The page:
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Lee, Stephen D. - Gen.

CALL OF DEATH COMES TO GEN. STEPHEN D. LEE

DIRECTED FIRING OF FIRST GUN OF CIVIL WAR.

WAS CONSPICUOUS FIGURE

One of last three lieutenant generals of the South and head of confederate veterans---Prominent at siege of Vicksburg.

Vicksburg, Miss., May 28.---Gen. Stephen D. Lee, commander-in-chief of the Confederate Veterans, and one of the last three surviving lieutenant generals of the confederacy, died here today.

General Lee directed the firing of the first shot of the civil war. He was one of the two officers of the South Carolina troops sent by General Beauregard to demand the surrender of Fort Sumter, and upon refusal of this demand, he ordered the nearest battery to fire on the fort.

Overexertion Thursday in the ceremonies attending upon the reunion of Iowa and Wisconsin veterans of the Grand Army of the Republic at Vicksburg brought on his illness. Following the reception of the northern visitors, in which General Lee took a leading part, he suffered an attack of acute-indigestion, but later rallied, and during the past week showed much improvement. He again collapsed yesterday and gradually grew weaker, until death relieved his sufferings shortly after 6 o'clock this morning.

General Lee was born in South Carolina in 1833. He received his appointment to the United States military academy at West Point and graduated at that institution, receiving his commission in the artillery. At the outbreak of the civil was General Lee resigned his commission in the United States army and entered the confederacy. He served the confederate army in Virginia until after the battle of Antietam, when he was made a brigadier general and sent to Vicksburg.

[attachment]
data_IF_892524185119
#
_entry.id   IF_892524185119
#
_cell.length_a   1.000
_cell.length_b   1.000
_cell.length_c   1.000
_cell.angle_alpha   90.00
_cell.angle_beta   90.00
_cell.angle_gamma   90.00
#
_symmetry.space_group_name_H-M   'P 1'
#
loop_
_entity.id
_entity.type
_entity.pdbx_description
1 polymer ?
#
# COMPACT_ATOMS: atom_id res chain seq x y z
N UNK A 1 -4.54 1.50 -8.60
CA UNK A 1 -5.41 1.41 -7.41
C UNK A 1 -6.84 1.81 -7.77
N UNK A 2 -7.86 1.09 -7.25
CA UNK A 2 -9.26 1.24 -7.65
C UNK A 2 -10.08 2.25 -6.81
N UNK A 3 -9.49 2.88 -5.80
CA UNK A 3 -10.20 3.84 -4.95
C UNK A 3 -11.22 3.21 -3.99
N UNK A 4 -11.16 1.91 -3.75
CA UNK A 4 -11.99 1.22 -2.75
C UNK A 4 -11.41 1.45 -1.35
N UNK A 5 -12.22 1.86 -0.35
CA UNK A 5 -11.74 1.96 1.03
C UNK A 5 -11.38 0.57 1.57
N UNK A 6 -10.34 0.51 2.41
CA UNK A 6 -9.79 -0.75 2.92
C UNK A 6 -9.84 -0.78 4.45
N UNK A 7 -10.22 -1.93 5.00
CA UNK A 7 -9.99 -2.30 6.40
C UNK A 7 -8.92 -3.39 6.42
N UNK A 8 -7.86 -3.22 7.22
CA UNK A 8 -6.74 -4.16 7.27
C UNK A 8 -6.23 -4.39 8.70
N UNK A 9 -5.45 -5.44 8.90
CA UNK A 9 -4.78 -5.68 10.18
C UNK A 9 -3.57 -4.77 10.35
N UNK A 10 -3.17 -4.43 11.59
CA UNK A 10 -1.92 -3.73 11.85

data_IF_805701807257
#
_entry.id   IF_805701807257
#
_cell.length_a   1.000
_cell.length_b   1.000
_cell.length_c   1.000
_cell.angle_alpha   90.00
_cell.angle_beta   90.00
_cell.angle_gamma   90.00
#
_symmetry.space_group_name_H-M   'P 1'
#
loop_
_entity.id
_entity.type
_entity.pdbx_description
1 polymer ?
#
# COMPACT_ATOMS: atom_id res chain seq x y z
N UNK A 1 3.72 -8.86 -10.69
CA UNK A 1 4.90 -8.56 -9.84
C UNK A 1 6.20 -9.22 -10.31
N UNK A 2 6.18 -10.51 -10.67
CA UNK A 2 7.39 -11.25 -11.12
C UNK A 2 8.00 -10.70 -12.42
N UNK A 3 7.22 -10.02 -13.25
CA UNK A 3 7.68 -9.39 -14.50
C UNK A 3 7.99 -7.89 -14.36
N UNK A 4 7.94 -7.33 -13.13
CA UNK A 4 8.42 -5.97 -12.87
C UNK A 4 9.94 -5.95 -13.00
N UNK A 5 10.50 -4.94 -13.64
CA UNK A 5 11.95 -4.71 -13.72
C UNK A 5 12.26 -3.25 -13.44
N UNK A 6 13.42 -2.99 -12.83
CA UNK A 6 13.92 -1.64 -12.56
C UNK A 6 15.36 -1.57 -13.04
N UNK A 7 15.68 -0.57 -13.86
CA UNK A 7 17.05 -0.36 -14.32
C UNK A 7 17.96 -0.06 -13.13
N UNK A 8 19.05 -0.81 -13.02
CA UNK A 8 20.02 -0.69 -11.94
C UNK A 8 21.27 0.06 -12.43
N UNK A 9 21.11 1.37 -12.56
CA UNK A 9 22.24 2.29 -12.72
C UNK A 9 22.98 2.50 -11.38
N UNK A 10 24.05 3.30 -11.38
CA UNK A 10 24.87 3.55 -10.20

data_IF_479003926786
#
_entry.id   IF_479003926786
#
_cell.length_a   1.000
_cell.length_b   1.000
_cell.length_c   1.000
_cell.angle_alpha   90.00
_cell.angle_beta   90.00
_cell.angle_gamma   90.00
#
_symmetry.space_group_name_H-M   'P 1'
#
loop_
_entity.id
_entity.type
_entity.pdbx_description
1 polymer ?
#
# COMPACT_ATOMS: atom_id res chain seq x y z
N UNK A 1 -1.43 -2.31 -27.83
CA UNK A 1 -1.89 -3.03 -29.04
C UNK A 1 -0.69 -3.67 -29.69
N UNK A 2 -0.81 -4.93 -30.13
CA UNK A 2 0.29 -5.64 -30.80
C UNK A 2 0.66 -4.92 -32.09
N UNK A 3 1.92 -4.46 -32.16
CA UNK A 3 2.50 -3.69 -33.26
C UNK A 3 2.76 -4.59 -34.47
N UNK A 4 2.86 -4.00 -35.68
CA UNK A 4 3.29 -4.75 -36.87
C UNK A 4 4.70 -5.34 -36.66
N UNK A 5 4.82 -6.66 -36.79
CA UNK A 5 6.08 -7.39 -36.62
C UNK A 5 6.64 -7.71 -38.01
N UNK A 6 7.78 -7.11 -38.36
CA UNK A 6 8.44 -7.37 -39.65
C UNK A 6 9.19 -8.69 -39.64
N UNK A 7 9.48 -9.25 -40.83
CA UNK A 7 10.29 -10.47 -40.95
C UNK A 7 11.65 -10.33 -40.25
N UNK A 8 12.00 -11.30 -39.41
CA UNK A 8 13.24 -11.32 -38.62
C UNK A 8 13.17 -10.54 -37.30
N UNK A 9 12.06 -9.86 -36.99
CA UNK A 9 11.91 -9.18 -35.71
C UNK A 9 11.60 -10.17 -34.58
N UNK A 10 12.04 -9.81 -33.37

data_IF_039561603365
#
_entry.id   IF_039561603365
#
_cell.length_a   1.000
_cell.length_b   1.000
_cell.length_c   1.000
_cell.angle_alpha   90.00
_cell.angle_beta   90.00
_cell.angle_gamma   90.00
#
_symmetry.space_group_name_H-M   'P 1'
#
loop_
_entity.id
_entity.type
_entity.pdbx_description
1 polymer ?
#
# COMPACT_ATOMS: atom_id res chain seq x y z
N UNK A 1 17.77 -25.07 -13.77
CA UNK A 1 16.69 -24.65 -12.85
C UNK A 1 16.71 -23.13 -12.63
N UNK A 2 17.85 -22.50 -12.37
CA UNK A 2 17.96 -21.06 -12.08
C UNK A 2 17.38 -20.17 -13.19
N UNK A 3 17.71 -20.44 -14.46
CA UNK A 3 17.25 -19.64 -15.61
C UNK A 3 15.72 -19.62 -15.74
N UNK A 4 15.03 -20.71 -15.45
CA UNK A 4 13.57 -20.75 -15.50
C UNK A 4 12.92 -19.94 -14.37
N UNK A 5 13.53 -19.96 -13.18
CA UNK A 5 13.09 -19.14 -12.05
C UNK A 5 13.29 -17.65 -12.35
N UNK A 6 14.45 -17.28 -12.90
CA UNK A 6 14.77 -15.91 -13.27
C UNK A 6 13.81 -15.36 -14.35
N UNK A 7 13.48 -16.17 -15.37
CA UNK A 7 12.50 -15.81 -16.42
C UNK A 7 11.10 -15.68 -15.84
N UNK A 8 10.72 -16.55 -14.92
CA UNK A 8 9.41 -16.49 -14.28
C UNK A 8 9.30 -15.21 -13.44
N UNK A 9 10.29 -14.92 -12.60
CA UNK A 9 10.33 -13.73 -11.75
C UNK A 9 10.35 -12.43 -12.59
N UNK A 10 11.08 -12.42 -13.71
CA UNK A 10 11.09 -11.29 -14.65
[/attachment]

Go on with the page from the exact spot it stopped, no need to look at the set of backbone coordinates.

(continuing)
Siege of Vicksburg.

General Lee played a prominent part in the siege of Vicksburg and following the fall of that city was taken prisoner. He was later exchanged and promoted to the Southwest. He was subsequently assigned to the army of the Tennessee, with the rank of lieutenant general, and served until the close of hostilities. At the close of the war General Lee devoted himself to the education of southern agriculture and mechanical college.

On the death of Gen. John B. Gordon, General Lee was unanimously chosen commander-in-chief of the United Confederate Veterans and was always the most conspicuous figure at the annual reunions. Just before his death he was preparing for the reunion, June 8, at Birmingham, and already had completed the task of assigning commanders and officers for those positions which are appointive on such occasions.

His Latest Position.

General Lee held under the United States government the office of commander of Vicksburg national military park. It was in this park that several hundred monuments were unveiled by the Iowa and Wisconsin veterans Thursday.

General Lee's home was at Columbus, Miss.,...and the body probably will be taken there for interment.

President Roosevelt, who was a great admirer of General Lee, was among the first to send condolences.

The Anaconda Standard, Anaconda, MT 29 May 1908



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